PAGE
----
1. Address some rumors that your children may have heard. Your children are likely talking about the virus with their friends in one form or another. Correct any misinformation your children are hearing then and there to stop them in their tracks. Instead, share factual information supported by experts, so your children can feel more at ease.[9]
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    • For instance, your child may say something like: “John told me we don’t really have to wear masks, and that the virus goes directly into your brain.” In response, you can say something like: “The virus is really similar to the flu, or having a bad cold. Wearing masks helps you stay healthy.”
  2. Explain that the virus spreads without anyone noticing. Young kids may not understand what a virus is or how it spreads so quickly. Help break the concept down into bite-sized pieces by explaining that a virus is something tiny and invisible that causes people to feel less than their best. Explain that the virus spreads whenever you sneeze or cough, which is why it’s important to wear masks and stand at a distance from other people. Mention that some people may feel sore, or feel like they have a bad cold.[10]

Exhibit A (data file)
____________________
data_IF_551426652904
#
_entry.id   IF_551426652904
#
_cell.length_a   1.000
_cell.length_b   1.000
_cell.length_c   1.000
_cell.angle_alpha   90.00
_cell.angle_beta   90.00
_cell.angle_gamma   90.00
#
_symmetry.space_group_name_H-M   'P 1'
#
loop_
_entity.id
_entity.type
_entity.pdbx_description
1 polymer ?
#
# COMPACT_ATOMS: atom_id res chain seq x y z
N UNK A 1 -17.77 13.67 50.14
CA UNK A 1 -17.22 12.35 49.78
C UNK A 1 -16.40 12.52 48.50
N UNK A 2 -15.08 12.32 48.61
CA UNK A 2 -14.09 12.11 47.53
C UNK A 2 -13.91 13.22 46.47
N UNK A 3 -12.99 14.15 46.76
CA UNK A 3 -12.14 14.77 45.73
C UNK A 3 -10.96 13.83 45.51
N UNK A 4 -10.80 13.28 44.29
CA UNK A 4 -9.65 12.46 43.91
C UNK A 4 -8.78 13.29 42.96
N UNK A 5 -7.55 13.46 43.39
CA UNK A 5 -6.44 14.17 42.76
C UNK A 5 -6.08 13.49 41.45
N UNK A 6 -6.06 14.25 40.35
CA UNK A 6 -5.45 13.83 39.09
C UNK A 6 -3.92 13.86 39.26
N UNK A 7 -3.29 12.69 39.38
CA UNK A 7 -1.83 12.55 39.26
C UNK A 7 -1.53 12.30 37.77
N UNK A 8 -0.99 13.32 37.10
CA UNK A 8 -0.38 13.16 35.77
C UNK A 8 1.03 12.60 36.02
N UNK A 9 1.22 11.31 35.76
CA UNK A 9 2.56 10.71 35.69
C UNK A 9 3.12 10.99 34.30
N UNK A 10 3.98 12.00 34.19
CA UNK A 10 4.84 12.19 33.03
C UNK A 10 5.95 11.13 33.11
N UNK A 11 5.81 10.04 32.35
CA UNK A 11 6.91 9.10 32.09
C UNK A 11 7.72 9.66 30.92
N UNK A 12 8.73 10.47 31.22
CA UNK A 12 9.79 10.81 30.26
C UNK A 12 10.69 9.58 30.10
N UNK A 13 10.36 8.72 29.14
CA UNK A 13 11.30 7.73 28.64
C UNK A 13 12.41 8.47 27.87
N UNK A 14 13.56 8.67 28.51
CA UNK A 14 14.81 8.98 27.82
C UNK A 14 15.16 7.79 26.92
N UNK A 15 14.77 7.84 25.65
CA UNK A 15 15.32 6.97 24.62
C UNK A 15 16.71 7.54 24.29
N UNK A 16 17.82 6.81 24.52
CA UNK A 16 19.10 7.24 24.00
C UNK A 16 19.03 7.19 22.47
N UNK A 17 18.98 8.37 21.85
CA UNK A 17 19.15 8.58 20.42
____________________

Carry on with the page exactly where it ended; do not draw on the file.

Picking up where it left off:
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    • For instance, you can say something like, “You may feel icky for a few days, like your nose is really stuffy. If this happens, you just need to drink lots of water and get lots of sleep.”
  3. Reassure your child that COVID-19 is usually just a bad cold. With all the doom and gloom on the news, it may help to paint a more accurate picture for your kids of what the virus looks like. Keep stressing that the virus is similar to a cold, and that you’ll feel a little achy, warm, and less than your best if you catch it. Additionally, gently explain that some people may get a little sicker than others since their bodies aren’t as strong and healthy.[11]
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    • For example, you can say something like: “There’s nothing to worry about. If you get the virus, you may get some sniffles and feel a little achy. It’s nothing a bit of bed rest and TLC can’t handle!”
  4. Remind your child that it’s easy to practice healthy habits. While you shouldn’t downplay the virus, let your kids know that’s very easy to stay healthy at home by washing your hands often and wearing a mask when you go outside. Additionally, teach your kids how to sneeze and cough into their elbows, so they aren’t as likely to spread germs.[12]
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    • You can make or purchase a mask for your kid that features some of their favorite cartoon characters or other interests, which may make them more willing to wear a mask.